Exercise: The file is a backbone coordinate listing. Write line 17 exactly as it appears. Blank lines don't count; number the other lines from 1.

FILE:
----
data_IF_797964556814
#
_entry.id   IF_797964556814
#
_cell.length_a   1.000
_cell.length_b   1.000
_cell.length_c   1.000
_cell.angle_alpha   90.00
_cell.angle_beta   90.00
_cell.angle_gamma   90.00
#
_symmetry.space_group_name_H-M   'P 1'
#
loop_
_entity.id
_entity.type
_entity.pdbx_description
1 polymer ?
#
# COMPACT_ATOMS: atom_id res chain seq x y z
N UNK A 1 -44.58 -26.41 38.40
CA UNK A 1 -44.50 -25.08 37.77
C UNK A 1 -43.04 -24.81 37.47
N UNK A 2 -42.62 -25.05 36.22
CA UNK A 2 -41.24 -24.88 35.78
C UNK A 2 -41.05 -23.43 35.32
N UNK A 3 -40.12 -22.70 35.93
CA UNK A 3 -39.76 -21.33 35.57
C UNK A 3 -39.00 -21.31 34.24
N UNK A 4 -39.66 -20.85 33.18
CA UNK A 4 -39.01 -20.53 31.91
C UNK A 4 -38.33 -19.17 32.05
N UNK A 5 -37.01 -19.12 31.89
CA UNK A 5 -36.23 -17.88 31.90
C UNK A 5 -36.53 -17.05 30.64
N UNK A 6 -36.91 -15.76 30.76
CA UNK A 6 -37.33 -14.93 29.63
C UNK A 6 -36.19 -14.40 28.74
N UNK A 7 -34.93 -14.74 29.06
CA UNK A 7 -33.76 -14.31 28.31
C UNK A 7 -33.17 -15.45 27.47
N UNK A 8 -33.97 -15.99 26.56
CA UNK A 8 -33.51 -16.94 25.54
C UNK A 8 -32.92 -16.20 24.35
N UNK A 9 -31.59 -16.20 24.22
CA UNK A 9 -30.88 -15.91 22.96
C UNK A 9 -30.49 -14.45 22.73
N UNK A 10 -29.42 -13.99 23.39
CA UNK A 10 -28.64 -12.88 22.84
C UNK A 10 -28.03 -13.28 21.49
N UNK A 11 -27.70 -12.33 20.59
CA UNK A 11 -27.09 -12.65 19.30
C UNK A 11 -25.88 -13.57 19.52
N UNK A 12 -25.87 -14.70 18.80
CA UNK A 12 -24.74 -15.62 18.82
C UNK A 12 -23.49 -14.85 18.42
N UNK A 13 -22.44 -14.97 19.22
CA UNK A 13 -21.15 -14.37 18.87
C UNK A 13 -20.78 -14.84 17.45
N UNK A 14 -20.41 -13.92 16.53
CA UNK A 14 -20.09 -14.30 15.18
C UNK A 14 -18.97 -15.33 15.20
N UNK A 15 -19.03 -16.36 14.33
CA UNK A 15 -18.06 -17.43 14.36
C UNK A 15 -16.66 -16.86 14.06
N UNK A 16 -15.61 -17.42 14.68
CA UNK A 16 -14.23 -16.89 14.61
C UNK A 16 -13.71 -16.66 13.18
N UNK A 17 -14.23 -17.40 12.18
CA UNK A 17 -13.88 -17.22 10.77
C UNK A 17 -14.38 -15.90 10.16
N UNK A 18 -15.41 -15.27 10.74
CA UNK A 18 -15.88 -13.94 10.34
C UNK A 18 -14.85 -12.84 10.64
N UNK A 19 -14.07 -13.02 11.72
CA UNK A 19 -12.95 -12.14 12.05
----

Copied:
_entity.pdbx_description